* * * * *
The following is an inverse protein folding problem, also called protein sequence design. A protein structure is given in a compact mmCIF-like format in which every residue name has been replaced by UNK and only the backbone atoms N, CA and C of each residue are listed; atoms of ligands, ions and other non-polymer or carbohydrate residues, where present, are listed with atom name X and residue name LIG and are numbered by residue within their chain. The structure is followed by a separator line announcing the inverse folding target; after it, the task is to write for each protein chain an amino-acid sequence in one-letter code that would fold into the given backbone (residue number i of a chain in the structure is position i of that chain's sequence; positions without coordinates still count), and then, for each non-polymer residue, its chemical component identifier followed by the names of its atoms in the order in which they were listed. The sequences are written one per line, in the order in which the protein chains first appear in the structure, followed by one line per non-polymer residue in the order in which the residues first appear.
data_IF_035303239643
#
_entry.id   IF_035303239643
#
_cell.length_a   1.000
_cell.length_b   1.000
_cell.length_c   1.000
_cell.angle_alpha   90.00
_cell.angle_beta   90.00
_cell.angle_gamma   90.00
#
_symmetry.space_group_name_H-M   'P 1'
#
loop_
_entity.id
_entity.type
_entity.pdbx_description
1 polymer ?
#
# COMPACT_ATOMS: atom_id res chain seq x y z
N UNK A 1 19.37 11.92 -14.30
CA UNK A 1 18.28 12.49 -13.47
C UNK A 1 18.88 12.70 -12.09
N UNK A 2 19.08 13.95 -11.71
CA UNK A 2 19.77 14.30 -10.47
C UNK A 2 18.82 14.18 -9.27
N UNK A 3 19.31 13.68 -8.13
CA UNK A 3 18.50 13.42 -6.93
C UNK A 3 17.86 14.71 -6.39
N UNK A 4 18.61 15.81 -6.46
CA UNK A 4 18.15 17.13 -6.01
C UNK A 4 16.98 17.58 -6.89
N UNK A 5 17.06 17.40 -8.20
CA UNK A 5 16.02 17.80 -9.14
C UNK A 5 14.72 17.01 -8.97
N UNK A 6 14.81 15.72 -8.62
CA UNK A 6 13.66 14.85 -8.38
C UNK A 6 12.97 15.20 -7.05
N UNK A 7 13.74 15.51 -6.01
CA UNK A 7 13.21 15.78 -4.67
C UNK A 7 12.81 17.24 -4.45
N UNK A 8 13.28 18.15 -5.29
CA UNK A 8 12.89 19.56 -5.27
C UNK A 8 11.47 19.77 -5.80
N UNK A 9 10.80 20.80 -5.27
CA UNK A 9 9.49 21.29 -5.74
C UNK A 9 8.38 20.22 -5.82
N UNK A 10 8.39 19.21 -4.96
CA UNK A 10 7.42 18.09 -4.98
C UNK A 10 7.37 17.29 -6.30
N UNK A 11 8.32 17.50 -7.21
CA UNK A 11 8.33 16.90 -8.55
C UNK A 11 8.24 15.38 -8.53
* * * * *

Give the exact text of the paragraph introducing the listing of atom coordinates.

The following is an inverse protein folding problem, also called protein sequence design. A protein structure is given in a compact mmCIF-like format in which every residue name has been replaced by UNK and only the backbone atoms N, CA and C of each residue are listed; atoms of ligands, ions and other non-polymer or carbohydrate residues, where present, are listed with atom name X and residue name LIG and are numbered by residue within their chain. The structure is followed by a separator line announcing the inverse folding target; after it, the task is to write for each protein chain an amino-acid sequence in one-letter code that would fold into the given backbone (residue number i of a chain in the structure is position i of that chain's sequence; positions without coordinates still count), and then, for each non-polymer residue, its chemical component identifier followed by the names of its atoms in the order in which they were listed. The sequences are written one per line, in the order in which the protein chains first appear in the structure, followed by one line per non-polymer residue in the order in which the residues first appear.